Detailed analyses of nucleotide sequence diversity of (candidate) genes involved in metal tolerance and accumulation across hyperaccumulator populations may as well reveal whether selection acted on these genes. For example, a population genetics analysis of nucleotide polymorphism patterns of HMA4 in A. halleri provided evidence for (i) positive selection on cis-regulatory sequences and/or copy number expansion resulting in a selective sweep and (ii) ectopic gene conversion in coding sequences of HMA4, together substantiating selection for increased gene dosage (Hanikenne et al., 2013).

Higher Resolution Transcriptome Analysis

For A. halleri and N. caerulescens, transcriptomic studies using Arabidopsis DNA chips have revealed the importance of metal transport and detoxification processes in hyperaccumulation (see above, Krämer et al., 2007). The application of NGS to RNA-seq provides much deeper and more precise expression analysis. At least 20% of plant genes undergo alternative splicing, in which a single pre-mRNA can be processed into diverse transcripts, often encoding protein isoforms with distinct or even antagonistic functions (Egan et al., 2012). NGS RNA-seq enables to study splicing on a whole genome scale and assess how splicing may differ in hyperaccumulators and non-hyperaccumulators.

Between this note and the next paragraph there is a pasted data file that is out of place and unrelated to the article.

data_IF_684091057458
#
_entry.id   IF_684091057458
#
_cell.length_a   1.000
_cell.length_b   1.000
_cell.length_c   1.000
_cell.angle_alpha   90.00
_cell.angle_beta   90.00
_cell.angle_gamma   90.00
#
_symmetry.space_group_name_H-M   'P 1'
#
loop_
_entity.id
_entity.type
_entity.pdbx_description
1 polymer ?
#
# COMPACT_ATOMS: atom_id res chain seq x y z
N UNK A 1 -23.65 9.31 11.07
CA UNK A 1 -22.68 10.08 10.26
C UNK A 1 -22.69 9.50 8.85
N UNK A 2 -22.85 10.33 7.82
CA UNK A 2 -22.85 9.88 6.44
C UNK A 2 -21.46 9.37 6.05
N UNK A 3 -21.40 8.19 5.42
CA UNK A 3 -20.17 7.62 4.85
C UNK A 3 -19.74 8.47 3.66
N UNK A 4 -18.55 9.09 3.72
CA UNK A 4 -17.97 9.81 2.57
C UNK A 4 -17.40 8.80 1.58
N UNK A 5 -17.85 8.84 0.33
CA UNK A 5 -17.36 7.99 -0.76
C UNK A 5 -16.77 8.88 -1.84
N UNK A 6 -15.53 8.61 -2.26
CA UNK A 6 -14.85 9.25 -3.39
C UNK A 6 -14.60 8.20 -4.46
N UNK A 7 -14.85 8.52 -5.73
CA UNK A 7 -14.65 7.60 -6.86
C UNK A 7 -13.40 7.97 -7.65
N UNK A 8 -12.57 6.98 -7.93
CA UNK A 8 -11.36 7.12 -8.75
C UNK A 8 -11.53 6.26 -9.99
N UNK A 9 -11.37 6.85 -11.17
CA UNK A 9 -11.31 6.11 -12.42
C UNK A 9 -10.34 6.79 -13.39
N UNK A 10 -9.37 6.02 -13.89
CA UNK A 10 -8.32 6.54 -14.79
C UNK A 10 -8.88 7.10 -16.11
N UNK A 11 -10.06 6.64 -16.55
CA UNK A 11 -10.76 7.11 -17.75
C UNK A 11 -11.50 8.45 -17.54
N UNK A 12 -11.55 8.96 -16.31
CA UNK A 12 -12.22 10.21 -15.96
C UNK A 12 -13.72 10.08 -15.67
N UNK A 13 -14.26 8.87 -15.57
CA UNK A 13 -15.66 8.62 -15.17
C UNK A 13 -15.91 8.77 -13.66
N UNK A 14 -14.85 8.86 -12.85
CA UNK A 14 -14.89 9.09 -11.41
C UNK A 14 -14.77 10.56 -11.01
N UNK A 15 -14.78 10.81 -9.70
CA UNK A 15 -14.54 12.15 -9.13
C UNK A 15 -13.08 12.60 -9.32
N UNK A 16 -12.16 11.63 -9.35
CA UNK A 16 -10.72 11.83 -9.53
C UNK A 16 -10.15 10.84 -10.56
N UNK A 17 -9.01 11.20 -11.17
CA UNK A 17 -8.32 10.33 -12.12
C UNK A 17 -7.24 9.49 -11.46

Read mapping to the A. thaliana (for A. halleri and N. caerulescens) or A. lyrata (for A. halleri) genomes and de novo transcriptome assemblies will provide very valuable resources. Moreover, the A. halleri and N. caerulescens genomes will soon become available enabling even more powerful analyses. Cross-species comparison of gene expression using RNA-seq, allowing to compare mechanisms of adaptation, is more challenging than within-species analyses. The availability of reference genomes/transcriptomes for each species combined with a clear picture of orthology relationships between genes should allow this using standard normalization procedures.

However, global transcriptomic approaches fail to provide a picture of the tissue-specific complexity. Metal accumulation is expected to vary between tissues and hence analysis at the organ level may mask contrasted expression levels or the role of specialized cell types. Organ-level analysis of transcriptomes is thus insufficient to dissect the network of metal chelator and transporter activities that mediates high fluxes and efficient hyperaccumulation of certain metals while maintaining homeostasis of other metals such as Fe, Cu, or Mn, whose trafficking pathways are at least partly shared with those of the hyperaccumulated metals. The importance of cell-type specific analysis is immediately evident also from the fact that metals are differentially accumulated in different cell types, e.g., mesophyll vs. epidermis cells in leaves of hyperaccumulators (White and Broadley, 2011). Furthermore, work in A. thaliana has clearly demonstrated the existence of cell type-specific transcriptional stress responses (Dinneny et al., 2008). For instance, transcriptome analysis with cellular resolution suggested a central role of genes expressed in the pericycle in controlling Fe deficiency responses, some of which are directly dependent on metal hyperaccumulation candidate genes such as FRD3 and NAS4 (Long et al., 2010).